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International Journal for Uncertainty Quantification
INTERACTIVE VISUALIZATION OF PROBABILITY AND CUMULATIVE DENSITY FUNCTIONS
The probability density function (PDF), and its corresponding cumulative density function (CDF), provide direct statistical insight into the characterization of a random process or field. Typically displayed as a histogram, one can infer probabilities of the occurrence of particular events. When examining a field over some two-dimensional domain in which at each point a PDF of the function values is available, it is challenging to assess the global (stochastic) features present within the field. In this paper, we present a visualization system that allows the user to examine twodimensional data sets in which PDF (or CDF) information is available at any position within the domain. The tool provides a contour display showing the normed difference between the PDFs and an ansatz PDF selected by the user and, furthermore, allows the user to interactively examine the PDF at any particular position. Canonical examples of the tool are provided to help guide the reader into the mapping of stochastic information to visual cues along with a description of the use of the tool for examining data generated from an uncertainty quantification exercise accomplished within the field of electrophysiology.
KEYWORDS: visualization, probability density function, cumulative density function, generalized polynomial chaos, stochastic Galerkin methods, stochastic collocation methods
In the past two decades, there has been a tremendous growth of interest within the computational science and engineering (CS&E) community concerning the topics of validation and verification (V&V) and uncertainty quantification (UQ) in the context of numerical simulation results. In 2011 alone, there have been nearly a dozen different workshops, symposia, or conference sessions devoted to V&V and UQ. With the advent of such UQ computational techniques as the stochastic finite-element method  and generalized polynomial chaos method , there is an increasing need to convey UQ results in concise, informative ways. Visualization is the lens often through which scientists investigate their data. In response to the surge of the UQ focus within the simulation community, uncertainty visualization is considered one of the top visualization research problems by the scientific visualization community . In this paper, we provide the mathematical and algorithmic description of a visualization system that can be used for exploring probability density functions (PDFs) and their corresponding cumulative density functions (CDFs). A special feature of our system is that it allows the user to propose a target ansatz PDF against which to present a contour plot of the normed differences between the ansatz and the data. The user can then interactively investigate regions of high deviation to understand the local PDF structure.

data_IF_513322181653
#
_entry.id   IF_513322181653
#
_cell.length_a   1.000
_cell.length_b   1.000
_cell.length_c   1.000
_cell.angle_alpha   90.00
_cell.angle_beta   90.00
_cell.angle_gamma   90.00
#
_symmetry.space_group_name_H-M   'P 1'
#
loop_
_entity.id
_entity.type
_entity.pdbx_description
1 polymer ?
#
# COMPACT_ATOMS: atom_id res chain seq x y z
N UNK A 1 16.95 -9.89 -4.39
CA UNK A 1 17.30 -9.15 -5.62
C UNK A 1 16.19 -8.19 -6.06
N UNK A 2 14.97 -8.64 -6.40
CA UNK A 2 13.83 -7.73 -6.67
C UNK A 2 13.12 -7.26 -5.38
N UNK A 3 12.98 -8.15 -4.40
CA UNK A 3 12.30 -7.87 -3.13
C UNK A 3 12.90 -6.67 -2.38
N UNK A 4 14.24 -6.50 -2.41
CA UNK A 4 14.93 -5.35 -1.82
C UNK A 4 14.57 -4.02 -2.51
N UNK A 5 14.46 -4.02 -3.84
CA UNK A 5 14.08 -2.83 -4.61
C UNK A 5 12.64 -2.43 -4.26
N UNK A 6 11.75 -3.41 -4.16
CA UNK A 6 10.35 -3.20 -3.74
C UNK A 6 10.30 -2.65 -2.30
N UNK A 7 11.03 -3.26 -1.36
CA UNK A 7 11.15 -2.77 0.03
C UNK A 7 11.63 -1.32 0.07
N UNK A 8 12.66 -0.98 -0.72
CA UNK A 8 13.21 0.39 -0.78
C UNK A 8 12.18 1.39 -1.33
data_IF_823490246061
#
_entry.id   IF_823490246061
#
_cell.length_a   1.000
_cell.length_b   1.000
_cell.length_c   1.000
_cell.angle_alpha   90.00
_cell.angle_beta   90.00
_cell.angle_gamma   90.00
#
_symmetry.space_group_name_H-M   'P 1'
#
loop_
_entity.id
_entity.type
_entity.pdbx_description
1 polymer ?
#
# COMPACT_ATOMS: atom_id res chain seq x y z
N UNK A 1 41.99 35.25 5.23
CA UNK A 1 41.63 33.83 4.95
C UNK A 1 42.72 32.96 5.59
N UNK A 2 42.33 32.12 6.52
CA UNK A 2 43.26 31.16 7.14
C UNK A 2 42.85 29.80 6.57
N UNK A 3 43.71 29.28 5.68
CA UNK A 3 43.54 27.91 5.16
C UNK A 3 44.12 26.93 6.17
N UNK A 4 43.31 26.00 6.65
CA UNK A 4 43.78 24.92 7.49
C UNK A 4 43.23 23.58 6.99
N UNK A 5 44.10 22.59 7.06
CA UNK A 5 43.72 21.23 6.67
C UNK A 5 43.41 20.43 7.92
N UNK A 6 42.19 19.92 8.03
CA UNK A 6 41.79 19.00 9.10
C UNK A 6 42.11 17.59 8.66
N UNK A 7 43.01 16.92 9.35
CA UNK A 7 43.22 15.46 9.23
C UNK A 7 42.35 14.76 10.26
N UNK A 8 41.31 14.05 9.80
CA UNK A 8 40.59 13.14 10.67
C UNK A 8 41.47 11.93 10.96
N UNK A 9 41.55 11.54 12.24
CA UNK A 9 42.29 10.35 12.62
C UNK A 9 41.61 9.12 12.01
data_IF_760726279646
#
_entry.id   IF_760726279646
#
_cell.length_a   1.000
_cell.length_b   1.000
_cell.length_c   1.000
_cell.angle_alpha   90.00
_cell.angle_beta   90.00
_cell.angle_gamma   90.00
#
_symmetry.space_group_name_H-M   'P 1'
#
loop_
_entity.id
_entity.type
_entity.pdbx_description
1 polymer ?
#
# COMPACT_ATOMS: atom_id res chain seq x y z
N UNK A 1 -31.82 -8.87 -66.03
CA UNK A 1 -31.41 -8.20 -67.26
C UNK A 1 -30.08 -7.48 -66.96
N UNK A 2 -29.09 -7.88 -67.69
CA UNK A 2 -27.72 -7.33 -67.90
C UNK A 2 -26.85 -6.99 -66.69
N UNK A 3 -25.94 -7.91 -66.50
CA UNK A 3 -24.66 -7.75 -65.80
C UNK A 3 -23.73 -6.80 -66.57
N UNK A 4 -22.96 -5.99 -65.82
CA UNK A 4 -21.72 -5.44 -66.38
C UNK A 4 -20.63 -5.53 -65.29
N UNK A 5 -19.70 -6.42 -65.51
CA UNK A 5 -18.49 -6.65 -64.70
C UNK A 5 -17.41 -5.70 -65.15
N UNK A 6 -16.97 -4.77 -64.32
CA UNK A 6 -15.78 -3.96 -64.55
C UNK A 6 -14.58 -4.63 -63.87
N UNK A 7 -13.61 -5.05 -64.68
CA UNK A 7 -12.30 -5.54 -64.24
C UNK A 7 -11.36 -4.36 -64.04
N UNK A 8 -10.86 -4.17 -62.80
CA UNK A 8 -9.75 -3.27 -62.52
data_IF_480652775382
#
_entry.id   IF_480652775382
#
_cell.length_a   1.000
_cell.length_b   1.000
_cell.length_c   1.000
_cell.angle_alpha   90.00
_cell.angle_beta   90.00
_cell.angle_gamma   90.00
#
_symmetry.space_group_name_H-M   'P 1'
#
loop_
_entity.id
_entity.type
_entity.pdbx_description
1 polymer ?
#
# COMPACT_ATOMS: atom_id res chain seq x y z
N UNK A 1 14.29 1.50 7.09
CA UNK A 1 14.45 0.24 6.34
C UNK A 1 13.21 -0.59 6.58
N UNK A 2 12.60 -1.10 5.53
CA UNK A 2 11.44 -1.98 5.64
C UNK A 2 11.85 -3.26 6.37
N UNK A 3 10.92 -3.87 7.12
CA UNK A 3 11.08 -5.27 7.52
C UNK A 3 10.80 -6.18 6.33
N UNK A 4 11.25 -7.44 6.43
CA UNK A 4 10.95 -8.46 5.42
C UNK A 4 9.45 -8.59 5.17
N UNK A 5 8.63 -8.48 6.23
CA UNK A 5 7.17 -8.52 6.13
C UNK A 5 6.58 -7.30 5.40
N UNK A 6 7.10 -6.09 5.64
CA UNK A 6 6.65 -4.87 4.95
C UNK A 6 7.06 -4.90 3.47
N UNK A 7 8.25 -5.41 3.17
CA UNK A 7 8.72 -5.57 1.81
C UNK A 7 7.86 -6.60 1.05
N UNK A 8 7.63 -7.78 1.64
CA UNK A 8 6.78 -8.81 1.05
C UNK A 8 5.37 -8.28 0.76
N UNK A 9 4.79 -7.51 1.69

1.1 Related Work
The display of PDFs and CDFs has a rich history in graphical data analysis. Commonly shown as simple function plots, the display plots either probability versus data value or value versus cumulative probability. The ubiquity of this presentation style makes these plots easy to read, and scientists can easily recognize canonical distribution types. Many other solutions to plotting this type of data have been established that rely on characteristics of distributions, including histograms, steam-and-leaf plots, and percentile and quantile plots [4, 5]. A noteworthy example is the boxplot , which aggregates a distribution into its quartiles, allowing multiple distributions to be plotted side by side.